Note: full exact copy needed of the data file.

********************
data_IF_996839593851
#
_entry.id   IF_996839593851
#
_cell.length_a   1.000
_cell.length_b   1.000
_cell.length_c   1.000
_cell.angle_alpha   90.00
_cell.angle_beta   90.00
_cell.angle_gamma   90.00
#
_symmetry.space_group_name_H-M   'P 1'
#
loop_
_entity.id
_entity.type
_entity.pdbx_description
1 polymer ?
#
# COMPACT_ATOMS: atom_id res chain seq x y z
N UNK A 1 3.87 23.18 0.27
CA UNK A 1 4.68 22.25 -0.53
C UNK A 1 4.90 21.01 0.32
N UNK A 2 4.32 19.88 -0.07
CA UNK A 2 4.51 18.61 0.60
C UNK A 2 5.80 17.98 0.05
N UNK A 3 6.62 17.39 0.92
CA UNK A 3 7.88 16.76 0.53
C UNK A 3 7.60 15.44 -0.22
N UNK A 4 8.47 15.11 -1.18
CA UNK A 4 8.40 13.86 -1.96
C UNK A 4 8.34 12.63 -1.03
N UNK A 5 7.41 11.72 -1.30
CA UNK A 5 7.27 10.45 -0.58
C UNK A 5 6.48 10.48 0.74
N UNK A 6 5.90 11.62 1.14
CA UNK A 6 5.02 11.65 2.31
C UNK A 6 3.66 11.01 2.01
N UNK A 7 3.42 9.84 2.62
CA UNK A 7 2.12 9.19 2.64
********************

data_IF_996839593851
#
_entry.id   IF_996839593851
#
_cell.length_a   1.000
_cell.length_b   1.000
_cell.length_c   1.000
_cell.angle_alpha   90.00
_cell.angle_beta   90.00
_cell.angle_gamma   90.00
#
_symmetry.space_group_name_H-M   'P 1'
#
loop_
_entity.id
_entity.type
_entity.pdbx_description
1 polymer ?
#
# COMPACT_ATOMS: atom_id res chain seq x y z
N UNK A 1 3.87 23.18 0.27
CA UNK A 1 4.68 22.25 -0.53
C UNK A 1 4.90 21.01 0.32
N UNK A 2 4.32 19.88 -0.07
CA UNK A 2 4.51 18.61 0.60
C UNK A 2 5.80 17.98 0.05
N UNK A 3 6.62 17.39 0.92
CA UNK A 3 7.88 16.76 0.53
C UNK A 3 7.60 15.44 -0.22
N UNK A 4 8.47 15.11 -1.18
CA UNK A 4 8.40 13.86 -1.96
C UNK A 4 8.34 12.63 -1.03
N UNK A 5 7.41 11.72 -1.30
CA UNK A 5 7.27 10.45 -0.58
C UNK A 5 6.48 10.48 0.74
N UNK A 6 5.90 11.62 1.14
CA UNK A 6 5.02 11.65 2.31
C UNK A 6 3.66 11.01 2.01
N UNK A 7 3.42 9.84 2.62
CA UNK A 7 2.12 9.19 2.64